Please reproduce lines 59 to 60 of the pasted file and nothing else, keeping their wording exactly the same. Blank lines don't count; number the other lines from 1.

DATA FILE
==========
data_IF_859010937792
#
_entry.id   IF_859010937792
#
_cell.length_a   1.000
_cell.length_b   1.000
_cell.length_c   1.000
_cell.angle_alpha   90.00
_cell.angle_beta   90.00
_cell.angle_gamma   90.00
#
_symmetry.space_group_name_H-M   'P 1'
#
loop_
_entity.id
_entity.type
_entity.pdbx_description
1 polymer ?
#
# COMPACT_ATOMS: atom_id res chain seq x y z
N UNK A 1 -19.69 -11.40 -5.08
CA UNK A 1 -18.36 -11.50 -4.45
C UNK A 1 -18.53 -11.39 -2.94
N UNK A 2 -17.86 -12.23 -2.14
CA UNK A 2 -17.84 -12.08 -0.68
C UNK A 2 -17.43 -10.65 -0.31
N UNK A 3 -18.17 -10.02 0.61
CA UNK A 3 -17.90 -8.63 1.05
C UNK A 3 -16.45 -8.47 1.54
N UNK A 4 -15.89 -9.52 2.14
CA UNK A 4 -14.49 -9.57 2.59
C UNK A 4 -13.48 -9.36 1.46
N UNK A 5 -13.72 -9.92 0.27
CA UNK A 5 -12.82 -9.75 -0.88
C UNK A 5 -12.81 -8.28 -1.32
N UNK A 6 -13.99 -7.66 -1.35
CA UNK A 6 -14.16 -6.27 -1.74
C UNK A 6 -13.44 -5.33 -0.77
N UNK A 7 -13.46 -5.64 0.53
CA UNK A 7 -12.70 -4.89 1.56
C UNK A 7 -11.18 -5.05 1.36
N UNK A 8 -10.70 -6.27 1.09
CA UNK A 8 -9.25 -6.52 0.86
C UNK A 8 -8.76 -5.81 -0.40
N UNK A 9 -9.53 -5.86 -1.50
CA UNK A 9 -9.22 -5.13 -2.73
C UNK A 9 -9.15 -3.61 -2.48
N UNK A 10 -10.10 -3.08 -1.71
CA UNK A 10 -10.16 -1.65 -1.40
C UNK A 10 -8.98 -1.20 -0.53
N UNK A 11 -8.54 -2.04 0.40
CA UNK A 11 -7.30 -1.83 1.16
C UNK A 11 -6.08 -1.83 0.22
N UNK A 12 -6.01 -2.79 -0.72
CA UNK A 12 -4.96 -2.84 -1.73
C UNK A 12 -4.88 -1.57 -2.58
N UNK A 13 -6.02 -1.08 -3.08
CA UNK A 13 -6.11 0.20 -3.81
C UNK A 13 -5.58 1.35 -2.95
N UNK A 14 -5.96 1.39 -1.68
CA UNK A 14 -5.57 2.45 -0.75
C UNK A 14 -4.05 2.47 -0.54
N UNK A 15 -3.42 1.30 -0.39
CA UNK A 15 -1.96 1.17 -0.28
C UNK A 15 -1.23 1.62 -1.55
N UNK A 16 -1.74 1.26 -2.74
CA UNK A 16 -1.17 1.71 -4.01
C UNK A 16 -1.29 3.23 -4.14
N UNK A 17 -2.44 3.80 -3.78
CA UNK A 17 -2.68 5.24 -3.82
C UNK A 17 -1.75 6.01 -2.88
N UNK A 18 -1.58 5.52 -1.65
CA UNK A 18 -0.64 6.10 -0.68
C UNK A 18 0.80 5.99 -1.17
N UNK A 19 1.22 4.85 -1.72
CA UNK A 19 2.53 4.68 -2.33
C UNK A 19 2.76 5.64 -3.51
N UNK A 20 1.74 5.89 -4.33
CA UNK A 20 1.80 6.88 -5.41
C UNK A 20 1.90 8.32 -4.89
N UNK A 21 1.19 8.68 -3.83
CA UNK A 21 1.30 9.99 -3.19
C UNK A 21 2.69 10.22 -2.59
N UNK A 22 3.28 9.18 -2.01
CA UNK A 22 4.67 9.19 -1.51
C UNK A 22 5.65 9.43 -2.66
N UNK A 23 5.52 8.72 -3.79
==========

C UNK A 13 -5.58 1.35 -2.95
N UNK A 14 -5.96 1.39 -1.68